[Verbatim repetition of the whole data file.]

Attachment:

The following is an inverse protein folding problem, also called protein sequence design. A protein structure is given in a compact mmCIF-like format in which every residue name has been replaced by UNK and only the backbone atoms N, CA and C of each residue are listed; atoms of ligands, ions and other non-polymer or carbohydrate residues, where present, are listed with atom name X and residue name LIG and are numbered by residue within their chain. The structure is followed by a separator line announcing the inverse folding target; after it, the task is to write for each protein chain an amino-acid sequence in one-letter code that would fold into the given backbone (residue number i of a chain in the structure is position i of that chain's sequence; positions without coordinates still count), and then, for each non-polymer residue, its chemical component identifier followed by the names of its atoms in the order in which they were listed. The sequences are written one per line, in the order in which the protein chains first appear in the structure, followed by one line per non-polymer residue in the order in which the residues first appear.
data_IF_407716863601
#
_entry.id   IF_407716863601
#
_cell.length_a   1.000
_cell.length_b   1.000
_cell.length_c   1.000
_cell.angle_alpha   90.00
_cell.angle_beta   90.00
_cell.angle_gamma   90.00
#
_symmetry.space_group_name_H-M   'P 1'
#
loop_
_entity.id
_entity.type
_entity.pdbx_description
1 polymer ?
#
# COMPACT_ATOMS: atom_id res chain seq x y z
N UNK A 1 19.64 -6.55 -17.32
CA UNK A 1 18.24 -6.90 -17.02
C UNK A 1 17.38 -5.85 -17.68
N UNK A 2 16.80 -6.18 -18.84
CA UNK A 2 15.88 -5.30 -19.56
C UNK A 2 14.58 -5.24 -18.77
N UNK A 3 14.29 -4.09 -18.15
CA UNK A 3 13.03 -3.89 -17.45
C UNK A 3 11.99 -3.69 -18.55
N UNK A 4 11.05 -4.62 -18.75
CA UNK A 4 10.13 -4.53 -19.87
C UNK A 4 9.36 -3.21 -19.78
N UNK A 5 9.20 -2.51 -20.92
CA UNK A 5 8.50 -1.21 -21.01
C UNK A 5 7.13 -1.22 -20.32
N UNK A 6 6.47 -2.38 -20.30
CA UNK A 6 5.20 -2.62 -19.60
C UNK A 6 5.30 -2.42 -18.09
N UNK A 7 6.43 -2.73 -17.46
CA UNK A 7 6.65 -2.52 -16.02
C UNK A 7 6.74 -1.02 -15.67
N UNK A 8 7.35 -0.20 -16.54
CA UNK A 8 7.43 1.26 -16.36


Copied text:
The following is an inverse protein folding problem, also called protein sequence design. A protein structure is given in a compact mmCIF-like format in which every residue name has been replaced by UNK and only the backbone atoms N, CA and C of each residue are listed; atoms of ligands, ions and other non-polymer or carbohydrate residues, where present, are listed with atom name X and residue name LIG and are numbered by residue within their chain. The structure is followed by a separator line announcing the inverse folding target; after it, the task is to write for each protein chain an amino-acid sequence in one-letter code that would fold into the given backbone (residue number i of a chain in the structure is position i of that chain's sequence; positions without coordinates still count), and then, for each non-polymer residue, its chemical component identifier followed by the names of its atoms in the order in which they were listed. The sequences are written one per line, in the order in which the protein chains first appear in the structure, followed by one line per non-polymer residue in the order in which the residues first appear.
data_IF_407716863601
#
_entry.id   IF_407716863601
#
_cell.length_a   1.000
_cell.length_b   1.000
_cell.length_c   1.000
_cell.angle_alpha   90.00
_cell.angle_beta   90.00
_cell.angle_gamma   90.00
#
_symmetry.space_group_name_H-M   'P 1'
#
loop_
_entity.id
_entity.type
_entity.pdbx_description
1 polymer ?
#
# COMPACT_ATOMS: atom_id res chain seq x y z
N UNK A 1 19.64 -6.55 -17.32
CA UNK A 1 18.24 -6.90 -17.02
C UNK A 1 17.38 -5.85 -17.68
N UNK A 2 16.80 -6.18 -18.84
CA UNK A 2 15.88 -5.30 -19.56
C UNK A 2 14.58 -5.24 -18.77
N UNK A 3 14.29 -4.09 -18.15
CA UNK A 3 13.03 -3.89 -17.45
C UNK A 3 11.99 -3.69 -18.55
N UNK A 4 11.05 -4.62 -18.75
CA UNK A 4 10.13 -4.53 -19.87
C UNK A 4 9.36 -3.21 -19.78
N UNK A 5 9.20 -2.51 -20.92
CA UNK A 5 8.50 -1.21 -21.01
C UNK A 5 7.13 -1.22 -20.32
N UNK A 6 6.47 -2.38 -20.30
CA UNK A 6 5.20 -2.62 -19.60
C UNK A 6 5.30 -2.42 -18.09
N UNK A 7 6.43 -2.73 -17.46
CA UNK A 7 6.65 -2.52 -16.02
C UNK A 7 6.74 -1.02 -15.67
N UNK A 8 7.35 -0.20 -16.54
CA UNK A 8 7.43 1.26 -16.36